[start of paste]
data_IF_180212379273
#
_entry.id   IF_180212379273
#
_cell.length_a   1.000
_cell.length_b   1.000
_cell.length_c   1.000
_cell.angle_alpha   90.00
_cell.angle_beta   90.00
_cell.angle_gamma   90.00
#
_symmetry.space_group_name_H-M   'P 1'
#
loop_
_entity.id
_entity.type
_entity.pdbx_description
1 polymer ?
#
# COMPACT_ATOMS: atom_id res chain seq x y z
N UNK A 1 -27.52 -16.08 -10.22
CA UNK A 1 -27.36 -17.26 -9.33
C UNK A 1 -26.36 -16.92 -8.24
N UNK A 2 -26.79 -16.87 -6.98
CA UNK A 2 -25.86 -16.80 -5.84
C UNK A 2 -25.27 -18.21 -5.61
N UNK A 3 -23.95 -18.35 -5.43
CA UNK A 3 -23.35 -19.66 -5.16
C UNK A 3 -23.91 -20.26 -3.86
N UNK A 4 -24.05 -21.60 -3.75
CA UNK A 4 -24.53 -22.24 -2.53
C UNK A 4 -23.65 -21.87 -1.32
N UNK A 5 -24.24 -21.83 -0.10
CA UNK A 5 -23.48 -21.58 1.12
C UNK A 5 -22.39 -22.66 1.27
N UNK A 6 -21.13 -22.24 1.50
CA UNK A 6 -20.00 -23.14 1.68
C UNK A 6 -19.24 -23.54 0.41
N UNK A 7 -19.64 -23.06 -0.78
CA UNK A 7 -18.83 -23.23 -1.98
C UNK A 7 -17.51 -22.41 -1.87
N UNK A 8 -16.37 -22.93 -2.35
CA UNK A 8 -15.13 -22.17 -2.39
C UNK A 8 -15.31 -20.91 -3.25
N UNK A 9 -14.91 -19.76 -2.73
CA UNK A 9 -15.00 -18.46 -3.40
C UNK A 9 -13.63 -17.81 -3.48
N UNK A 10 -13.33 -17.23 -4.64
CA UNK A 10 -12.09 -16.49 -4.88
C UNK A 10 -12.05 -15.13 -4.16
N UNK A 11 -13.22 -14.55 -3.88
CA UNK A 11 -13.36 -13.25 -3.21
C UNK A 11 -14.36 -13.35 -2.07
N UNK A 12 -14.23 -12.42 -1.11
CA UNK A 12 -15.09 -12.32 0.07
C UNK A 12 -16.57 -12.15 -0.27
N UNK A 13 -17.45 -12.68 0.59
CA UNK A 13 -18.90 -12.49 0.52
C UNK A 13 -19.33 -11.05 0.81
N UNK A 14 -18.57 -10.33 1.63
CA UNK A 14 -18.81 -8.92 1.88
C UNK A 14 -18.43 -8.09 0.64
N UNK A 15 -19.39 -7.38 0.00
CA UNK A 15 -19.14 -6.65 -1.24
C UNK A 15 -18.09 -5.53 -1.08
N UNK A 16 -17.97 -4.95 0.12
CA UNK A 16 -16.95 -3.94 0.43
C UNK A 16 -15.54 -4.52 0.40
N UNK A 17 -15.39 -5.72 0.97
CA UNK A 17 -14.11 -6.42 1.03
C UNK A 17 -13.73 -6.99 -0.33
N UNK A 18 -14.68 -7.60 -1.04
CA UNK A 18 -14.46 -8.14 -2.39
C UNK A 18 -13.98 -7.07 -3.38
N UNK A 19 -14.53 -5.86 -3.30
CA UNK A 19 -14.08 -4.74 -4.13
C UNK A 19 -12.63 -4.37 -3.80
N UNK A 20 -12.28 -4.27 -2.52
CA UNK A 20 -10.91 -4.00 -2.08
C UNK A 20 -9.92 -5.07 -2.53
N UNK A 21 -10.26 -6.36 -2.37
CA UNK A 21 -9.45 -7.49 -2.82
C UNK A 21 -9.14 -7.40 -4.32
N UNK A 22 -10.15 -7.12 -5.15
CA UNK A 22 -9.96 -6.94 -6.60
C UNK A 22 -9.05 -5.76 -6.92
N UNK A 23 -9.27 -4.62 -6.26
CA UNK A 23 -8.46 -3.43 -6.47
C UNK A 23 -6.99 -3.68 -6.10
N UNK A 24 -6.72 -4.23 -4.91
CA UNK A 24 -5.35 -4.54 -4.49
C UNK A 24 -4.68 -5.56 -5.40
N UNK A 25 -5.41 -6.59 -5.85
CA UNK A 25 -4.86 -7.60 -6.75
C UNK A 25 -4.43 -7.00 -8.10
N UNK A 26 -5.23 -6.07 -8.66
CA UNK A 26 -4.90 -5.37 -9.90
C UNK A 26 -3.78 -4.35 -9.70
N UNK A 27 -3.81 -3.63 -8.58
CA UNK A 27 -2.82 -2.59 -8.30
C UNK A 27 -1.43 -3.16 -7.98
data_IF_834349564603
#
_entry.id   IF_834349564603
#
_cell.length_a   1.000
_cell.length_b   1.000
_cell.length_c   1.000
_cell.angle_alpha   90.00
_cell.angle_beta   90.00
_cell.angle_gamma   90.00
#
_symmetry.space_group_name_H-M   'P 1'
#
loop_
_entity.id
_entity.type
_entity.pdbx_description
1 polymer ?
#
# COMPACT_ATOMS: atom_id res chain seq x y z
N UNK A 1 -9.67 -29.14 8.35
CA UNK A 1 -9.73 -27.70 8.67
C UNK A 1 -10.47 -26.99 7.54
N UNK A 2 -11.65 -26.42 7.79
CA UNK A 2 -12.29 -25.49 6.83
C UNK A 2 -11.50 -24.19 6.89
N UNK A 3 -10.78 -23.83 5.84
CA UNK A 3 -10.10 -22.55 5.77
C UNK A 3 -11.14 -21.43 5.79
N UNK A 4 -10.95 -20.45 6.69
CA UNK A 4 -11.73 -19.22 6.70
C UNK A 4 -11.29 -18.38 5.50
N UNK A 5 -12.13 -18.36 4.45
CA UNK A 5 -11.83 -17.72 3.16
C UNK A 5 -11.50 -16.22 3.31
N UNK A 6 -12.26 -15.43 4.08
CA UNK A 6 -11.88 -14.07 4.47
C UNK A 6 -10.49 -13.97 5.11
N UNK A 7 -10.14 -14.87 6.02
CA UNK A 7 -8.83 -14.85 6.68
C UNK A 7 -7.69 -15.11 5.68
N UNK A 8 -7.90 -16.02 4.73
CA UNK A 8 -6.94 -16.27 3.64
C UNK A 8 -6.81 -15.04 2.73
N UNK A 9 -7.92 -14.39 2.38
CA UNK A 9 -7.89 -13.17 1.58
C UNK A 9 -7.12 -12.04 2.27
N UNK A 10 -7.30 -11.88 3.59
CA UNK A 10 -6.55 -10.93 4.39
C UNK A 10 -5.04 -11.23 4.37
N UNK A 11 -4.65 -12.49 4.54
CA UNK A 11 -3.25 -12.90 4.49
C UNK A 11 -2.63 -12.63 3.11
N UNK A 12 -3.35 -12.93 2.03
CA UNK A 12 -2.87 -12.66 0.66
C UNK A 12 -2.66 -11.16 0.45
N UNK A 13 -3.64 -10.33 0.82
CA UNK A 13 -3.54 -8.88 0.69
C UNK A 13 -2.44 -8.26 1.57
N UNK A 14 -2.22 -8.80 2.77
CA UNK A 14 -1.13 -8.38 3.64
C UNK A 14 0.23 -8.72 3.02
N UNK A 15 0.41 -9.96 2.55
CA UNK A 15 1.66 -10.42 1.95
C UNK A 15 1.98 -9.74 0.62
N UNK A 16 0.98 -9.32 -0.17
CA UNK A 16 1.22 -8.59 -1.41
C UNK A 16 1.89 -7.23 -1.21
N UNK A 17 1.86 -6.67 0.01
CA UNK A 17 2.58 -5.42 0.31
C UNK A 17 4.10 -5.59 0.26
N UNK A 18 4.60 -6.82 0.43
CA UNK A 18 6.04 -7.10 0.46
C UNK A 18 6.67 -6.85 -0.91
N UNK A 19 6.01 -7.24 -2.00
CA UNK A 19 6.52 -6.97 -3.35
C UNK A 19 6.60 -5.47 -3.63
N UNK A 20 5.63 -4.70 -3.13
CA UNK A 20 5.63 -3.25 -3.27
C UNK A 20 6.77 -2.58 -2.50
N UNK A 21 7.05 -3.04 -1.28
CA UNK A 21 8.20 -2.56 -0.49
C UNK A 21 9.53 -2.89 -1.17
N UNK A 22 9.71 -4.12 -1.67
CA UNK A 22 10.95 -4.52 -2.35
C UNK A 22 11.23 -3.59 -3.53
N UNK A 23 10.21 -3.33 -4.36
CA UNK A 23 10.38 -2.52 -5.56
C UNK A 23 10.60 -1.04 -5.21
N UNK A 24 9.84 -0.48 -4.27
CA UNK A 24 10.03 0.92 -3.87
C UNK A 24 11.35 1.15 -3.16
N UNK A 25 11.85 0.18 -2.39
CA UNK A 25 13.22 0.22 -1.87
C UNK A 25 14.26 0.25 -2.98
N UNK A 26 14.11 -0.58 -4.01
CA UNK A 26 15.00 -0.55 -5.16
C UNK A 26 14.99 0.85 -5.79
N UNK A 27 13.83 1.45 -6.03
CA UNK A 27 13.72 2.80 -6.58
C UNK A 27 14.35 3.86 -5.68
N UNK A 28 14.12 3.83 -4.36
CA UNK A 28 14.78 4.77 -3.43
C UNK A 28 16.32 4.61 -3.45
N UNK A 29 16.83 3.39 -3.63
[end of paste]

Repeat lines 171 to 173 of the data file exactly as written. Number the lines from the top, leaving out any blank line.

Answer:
CA UNK A 17 2.58 -5.42 0.31
C UNK A 17 4.10 -5.59 0.26
N UNK A 18 4.60 -6.82 0.43